Comparison of potato psyllid (Bactericera cockerelli) populations from North America and Central America

Monday, November 17, 2014: 10:12 AM
Portland Ballroom 252 (Oregon Convention Center)
Amalia Lopez , University of Texas, Tyler, TX
Daymon Hail , Biology, University of Texas, Tyler, TX
Blake R. Bextine , Department of Biology, University of Texas, Tyler, TX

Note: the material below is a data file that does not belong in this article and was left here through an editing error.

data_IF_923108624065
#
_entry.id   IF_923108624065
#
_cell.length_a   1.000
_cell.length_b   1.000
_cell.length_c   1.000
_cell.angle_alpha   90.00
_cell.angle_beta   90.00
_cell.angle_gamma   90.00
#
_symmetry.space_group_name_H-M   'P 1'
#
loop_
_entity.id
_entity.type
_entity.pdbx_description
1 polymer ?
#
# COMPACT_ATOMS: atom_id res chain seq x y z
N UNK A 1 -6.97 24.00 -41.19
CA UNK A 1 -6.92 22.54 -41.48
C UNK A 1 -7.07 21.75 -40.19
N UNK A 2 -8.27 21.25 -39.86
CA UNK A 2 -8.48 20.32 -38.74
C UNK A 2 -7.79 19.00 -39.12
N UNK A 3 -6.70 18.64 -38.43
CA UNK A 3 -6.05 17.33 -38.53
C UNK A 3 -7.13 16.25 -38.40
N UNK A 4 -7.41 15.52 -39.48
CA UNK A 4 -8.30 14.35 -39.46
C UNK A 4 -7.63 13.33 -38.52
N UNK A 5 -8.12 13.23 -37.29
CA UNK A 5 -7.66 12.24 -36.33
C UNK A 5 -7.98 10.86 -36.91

Zebra Chip is a disease that causes damages to potato crops, mainly from North America and Central America. The disease is caused by Candidatus Liberibacter solanacearum and is transmitted to plants by the potato psyllid (Bactericera cockerelli), a serious pest of solanaceous crops. While the potato psyllid is native to the United States and northern Mexico, the pathogen has not always been found in all areas where the potato psyllid persists. Rather, the disease range has expanded north and south from Southern Texas and Northern Mexico over the past ten years. In this study, the complete mitochondrial genome for the potato psyllid will be sequenced and different potato pyllids populations from North America: Texas, Nebraska, California, Washington, northwest and southwest region, as well as from Central America will be compared by analyzing their mitochondrial genome.